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This week’s guest post is an interview with ECHOcommunity member Shibesh Das who has been very helpful in sharing information and ideas with the network. This interview is reposted with permission from Food Tank; the original article is available here.

By: Eva Perroni

The Doba-based Livelihood Program is an initiative of the Rajadighi Community Health Service Society (RCHSS) located in West Bengal, India, that is helping small-holder farmers conserve water and mitigate against climate change. Dobas are small human-made pits or ditches that, whilst traditionally used for other purposes, can harvest direct rainfall during the wet season and provide much-needed irrigation to crops during dryer months. The reshaping and conserving of dobas within innovative farming communities in West Bengal has resulted in increased crop health and cultivation, supporting livelihoods and the agricultural economy of the region.

Food Tank had the opportunity to speak to Shibesh Das of RCHSS to discuss the impacts of climate change and drought in West Bengal, and how the Doba-based Livelihood Program is enhancing the livelihoods of small subsistence farmers and their families.

Food Tank (FT): Each region throughout India differs regarding the natural environment and farming systems. Could you describe the West Bengal region and the types of farming typical to the region?

Shibesh Das (SD): The program area for the Doba-based Livelihood Program is in the Habibpur Block of Malda, located in the eastern and north-eastern fringe of the district popularly known as Barind. It is made up of ancient alluvial humps that are remnants of old riverine floodplains. The soils of this region consist of hard silty clay of a reddish hue. Organic residues in this soil are highly decomposed, leading to a non-acidic soil. Organic carbon content is also generally low. Therefore overall soil fertility remains at modest levels under non-irrigated conditions.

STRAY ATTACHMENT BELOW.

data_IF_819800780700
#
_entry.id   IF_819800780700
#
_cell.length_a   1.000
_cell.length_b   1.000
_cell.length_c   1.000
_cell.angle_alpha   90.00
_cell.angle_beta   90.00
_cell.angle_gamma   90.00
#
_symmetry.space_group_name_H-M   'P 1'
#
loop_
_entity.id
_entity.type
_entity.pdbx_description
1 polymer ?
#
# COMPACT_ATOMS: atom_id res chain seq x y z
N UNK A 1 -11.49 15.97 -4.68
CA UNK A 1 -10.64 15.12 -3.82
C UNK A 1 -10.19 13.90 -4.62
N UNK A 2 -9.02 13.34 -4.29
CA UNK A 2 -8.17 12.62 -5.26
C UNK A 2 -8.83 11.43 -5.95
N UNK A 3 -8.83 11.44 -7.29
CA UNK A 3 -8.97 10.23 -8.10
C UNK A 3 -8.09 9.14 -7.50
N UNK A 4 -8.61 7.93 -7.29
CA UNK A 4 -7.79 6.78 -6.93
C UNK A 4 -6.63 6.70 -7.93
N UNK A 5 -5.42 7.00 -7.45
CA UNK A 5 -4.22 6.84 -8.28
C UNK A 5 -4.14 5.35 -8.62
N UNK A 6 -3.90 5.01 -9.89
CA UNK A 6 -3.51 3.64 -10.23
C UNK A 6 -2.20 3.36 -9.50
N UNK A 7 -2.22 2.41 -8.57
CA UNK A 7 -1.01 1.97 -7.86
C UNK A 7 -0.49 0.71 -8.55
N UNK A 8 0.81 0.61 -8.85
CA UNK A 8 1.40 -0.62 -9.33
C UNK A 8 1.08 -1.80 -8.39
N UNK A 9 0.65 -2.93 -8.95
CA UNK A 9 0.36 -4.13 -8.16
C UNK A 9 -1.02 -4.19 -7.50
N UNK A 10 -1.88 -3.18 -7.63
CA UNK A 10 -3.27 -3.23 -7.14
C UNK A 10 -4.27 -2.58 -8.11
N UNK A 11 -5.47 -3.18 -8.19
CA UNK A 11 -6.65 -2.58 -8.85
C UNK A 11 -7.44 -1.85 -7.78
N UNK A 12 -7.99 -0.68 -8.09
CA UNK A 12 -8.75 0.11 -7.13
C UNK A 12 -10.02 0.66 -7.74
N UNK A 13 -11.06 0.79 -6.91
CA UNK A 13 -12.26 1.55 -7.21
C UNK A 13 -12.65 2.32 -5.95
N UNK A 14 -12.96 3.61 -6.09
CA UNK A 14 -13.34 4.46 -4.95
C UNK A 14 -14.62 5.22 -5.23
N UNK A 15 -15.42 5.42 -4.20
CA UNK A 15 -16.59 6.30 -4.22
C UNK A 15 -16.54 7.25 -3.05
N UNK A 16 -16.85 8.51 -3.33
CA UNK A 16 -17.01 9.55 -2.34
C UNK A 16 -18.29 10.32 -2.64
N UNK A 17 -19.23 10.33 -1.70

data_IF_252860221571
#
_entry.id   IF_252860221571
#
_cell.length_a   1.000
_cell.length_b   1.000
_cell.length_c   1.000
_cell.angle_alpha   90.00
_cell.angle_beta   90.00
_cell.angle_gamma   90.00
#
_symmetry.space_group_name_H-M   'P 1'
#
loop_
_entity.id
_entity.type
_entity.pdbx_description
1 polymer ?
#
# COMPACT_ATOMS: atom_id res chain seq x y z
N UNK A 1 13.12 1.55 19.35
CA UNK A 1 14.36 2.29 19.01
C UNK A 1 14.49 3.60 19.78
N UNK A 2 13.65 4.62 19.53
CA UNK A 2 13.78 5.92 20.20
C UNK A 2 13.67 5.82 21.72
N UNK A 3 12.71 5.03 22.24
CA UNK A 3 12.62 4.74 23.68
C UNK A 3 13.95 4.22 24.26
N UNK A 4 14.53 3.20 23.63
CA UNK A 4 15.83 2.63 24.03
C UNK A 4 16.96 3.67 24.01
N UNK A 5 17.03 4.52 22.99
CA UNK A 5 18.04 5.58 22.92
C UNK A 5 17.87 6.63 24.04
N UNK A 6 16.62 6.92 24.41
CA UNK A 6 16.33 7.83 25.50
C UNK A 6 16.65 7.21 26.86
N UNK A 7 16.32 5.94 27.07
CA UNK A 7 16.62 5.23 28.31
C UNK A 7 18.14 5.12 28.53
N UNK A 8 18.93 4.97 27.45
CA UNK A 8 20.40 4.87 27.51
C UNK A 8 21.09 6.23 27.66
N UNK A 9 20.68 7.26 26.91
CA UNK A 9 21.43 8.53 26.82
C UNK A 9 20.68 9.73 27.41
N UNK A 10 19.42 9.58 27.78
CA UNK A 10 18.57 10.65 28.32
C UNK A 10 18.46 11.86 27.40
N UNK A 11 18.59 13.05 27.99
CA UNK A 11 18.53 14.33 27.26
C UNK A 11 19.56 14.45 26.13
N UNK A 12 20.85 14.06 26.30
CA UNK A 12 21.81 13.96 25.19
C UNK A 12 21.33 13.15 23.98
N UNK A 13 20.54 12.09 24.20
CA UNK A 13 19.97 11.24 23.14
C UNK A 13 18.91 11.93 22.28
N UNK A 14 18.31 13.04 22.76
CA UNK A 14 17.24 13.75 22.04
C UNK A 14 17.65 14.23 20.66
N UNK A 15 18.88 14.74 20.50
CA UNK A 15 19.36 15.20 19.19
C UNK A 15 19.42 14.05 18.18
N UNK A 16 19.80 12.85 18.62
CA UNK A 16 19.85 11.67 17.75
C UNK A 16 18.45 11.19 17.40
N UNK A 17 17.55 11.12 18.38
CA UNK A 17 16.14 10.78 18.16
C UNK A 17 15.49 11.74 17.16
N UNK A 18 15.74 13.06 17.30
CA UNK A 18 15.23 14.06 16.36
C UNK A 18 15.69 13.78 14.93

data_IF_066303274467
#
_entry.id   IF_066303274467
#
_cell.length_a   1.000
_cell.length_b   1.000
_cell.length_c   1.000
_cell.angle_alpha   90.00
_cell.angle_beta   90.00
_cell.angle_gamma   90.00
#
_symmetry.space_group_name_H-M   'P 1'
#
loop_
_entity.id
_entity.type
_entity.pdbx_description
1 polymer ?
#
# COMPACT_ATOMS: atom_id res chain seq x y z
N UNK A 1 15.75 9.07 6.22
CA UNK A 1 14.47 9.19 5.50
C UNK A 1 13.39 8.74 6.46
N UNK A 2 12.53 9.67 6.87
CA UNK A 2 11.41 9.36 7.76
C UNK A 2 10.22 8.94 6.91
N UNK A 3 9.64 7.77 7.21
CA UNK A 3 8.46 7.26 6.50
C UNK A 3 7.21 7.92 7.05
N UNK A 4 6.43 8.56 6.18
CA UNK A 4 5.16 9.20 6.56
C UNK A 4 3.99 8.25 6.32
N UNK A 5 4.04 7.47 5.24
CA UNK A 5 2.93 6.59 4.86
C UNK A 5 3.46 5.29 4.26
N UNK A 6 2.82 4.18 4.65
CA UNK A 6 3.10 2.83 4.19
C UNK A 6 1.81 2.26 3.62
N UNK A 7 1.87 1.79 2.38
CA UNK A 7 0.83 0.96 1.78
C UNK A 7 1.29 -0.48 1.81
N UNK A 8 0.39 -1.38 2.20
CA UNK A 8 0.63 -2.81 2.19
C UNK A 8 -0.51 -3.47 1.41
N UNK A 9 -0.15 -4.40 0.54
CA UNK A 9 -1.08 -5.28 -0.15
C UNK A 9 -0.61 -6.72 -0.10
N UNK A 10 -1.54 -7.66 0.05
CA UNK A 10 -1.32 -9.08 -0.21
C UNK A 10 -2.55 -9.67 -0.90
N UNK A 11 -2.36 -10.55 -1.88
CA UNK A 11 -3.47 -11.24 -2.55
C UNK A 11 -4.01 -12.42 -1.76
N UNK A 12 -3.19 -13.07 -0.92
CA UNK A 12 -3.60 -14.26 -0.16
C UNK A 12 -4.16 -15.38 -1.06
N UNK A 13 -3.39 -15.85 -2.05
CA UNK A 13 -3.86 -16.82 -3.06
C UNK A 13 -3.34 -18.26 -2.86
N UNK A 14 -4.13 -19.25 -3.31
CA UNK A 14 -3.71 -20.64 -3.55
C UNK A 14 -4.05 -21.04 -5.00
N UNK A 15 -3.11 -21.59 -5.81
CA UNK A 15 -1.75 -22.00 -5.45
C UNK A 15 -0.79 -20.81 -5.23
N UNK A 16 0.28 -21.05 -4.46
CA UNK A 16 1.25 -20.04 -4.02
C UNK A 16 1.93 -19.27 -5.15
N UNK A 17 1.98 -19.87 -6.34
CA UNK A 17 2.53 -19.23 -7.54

The State of West Bengal with its varied geographical features and climatic conditions has many farming systems including subsistence, intensive subsistence, plantation farming, mixed, and to some extent commercial farming. The majority of the farmers in the program area of RCHSS, and the majority of farmers in India, are involved in subsistence farming, where the farmers focus on growing enough food to feed themselves and their families. In this type of farming, farmers mostly cultivate cereals along with oil seeds, pulses, vegetables, and sugarcane. The output is mostly for local requirements with little or no surplus trade. The typical subsistence farm has a range of crops and animals required by the family to feed and clothe themselves during the year. However, despite the dominance of self-sufficiency in subsistence farming, today most subsistence farmers also participate in trade to some degree.

FT: What are the farmers’ perception of climate or environmental impacts in the region, and how are these affecting their farming practices and their livelihoods?

SD: Studies from different parts of the district indicate that most of the farmers are well aware of rising temperatures, changes in timing, magnitude and intensity of rainfall and reduced severity of the cold. Most of the farmers are very concerned about the scarcity of water both from the rain and also from the subsurface. The community is now aware of water run-off loss during the monsoon season, and less water recharges in groundwater stock in the post-monsoon period. Local farmers are also aware of soil nutrient loss, and increases in pest and crop diseases due to the change in weather.

Due to failure of rains and occurrence of drought, agricultural practices are immensely affected here. The hardest hit are the small and marginal farmers in the community. Few farmers who own ponds can afford to grow two crops in a year, there is a constant increase in the cost of cultivation and decrease in the crop yield, income from farm produce is decreasing, and out-migration of farmers to more lucrative nonfarm activities is increasing in the area. Also, a sizeable amount of land remains almost fallow for most of the time of the year leading to a loss of soil nutrients, while scanty and erratic rainfall keeps water bodies dry and shallow for most time in a year hindering pisciculture (rearing of fish) in the area.